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Colorado's 2019 Statewide Comprehensive Outdoor Recreation Plan
Colorado's 2019 Statewide Comprehensive Outdoor Recreation Plan

Mountain view from inside tent at Arkansas Headwaters State Park

New economic contribution numbers show significant growth in Colorado's outdoor recreation economy 

Outdoor recreation provides for over 500,000 Colorado jobs -​​ ​nearly 20% of the state's ​workforce. As an industry, outdoor recreation makes up ​10% of the state GDP.​ A fact sheet as well as a full report on the outdoor recreation economy in Colorado are linked below.

Thank you to everyone who submitted comments on the draft plan! 


See the 
Draft 2019 SCORP document and Plan Appendices​.​

​Colorado's outdoor recreation priorities for 2019-2023, presented in the draft SCORP:

    1. Sustainable access and opportunity to enjoy the outdoors

    2. Stewardship of natural, cultural and recreational resources

    3. Conservation of lands, waters and wildlife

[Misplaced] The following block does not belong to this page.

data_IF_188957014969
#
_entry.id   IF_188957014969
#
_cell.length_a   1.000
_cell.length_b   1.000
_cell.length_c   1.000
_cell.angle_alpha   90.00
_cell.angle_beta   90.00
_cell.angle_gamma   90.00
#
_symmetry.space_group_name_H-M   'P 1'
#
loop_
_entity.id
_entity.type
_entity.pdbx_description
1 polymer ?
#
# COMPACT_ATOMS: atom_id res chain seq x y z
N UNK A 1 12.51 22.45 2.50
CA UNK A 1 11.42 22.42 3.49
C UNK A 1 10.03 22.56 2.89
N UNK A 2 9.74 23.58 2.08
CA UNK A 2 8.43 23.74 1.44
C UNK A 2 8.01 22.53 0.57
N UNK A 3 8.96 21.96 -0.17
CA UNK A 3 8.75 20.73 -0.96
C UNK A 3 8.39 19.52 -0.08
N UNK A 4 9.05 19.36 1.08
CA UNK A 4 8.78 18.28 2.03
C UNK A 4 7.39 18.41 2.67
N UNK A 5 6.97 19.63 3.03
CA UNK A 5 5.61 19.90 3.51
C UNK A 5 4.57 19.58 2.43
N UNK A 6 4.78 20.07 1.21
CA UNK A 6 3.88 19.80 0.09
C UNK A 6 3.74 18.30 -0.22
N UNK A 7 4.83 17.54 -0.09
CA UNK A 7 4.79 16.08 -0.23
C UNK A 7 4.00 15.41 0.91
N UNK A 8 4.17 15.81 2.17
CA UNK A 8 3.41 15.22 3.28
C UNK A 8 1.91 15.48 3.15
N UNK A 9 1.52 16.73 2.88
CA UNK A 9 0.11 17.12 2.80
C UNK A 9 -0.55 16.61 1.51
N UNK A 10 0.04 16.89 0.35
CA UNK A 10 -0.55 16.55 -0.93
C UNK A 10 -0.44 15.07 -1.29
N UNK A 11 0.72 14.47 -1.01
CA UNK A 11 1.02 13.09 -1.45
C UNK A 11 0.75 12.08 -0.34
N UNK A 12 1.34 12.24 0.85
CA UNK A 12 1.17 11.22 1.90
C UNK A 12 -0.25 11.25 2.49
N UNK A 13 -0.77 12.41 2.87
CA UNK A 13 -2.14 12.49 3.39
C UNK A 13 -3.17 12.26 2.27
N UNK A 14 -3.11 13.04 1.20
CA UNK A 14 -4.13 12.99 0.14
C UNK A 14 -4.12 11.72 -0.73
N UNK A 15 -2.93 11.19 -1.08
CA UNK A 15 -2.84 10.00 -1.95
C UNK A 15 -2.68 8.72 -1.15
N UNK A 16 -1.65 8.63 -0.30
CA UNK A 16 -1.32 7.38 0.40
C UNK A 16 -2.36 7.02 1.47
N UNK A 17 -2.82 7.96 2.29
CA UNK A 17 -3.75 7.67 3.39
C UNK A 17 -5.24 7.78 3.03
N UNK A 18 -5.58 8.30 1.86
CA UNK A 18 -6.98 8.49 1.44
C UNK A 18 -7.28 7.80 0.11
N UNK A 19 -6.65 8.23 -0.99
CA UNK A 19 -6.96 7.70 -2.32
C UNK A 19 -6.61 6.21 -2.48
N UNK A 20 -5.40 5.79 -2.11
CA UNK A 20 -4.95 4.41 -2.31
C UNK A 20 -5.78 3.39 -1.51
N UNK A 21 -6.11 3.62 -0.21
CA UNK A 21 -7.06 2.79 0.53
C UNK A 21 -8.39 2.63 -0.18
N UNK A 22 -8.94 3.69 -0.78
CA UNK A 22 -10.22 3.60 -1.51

4. Funding the future to sustain Colorado's outdoors

​Recreation priority areas are closely linked with Colorado's Outdo​or​ Recreation Principles adopted by the Parks and Wildlife Commission in 2016. You too can adopt these Principles that bring us together with a shared commitment to steward Colorado's outdoor resources for the future.​​ ​​

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SCORP timeline graphic

About the ​Planning Process

This 2019-2023 SCORP reflects the shared vision and commitment of Colorado outdoor recreation partners to advance strategies that ensure all people can easily connect to Colorado's outdoors.

This plan provides the framework to strategically allocate LWCF dollars (combined with investments from other federal, state, local and private funding programs) and to support collaborations with outdoor recreation parnters that promote both recreational enjoyment and thoughtful conservation of Colorado’s outdoor resources.

To develop Colorado’s 2019 SCORP, CPW gathered data to better understand emerging outdoor recreation trends, issues, and opportunities through statewide surveys of the general public and land managers. Staff then worked for over a year actively engaging a diverse group of partners and stakeholders to reflect on evolving outdoor recreation issues and to develop the top priorities and shared strategies outlined in this 5-year plan.

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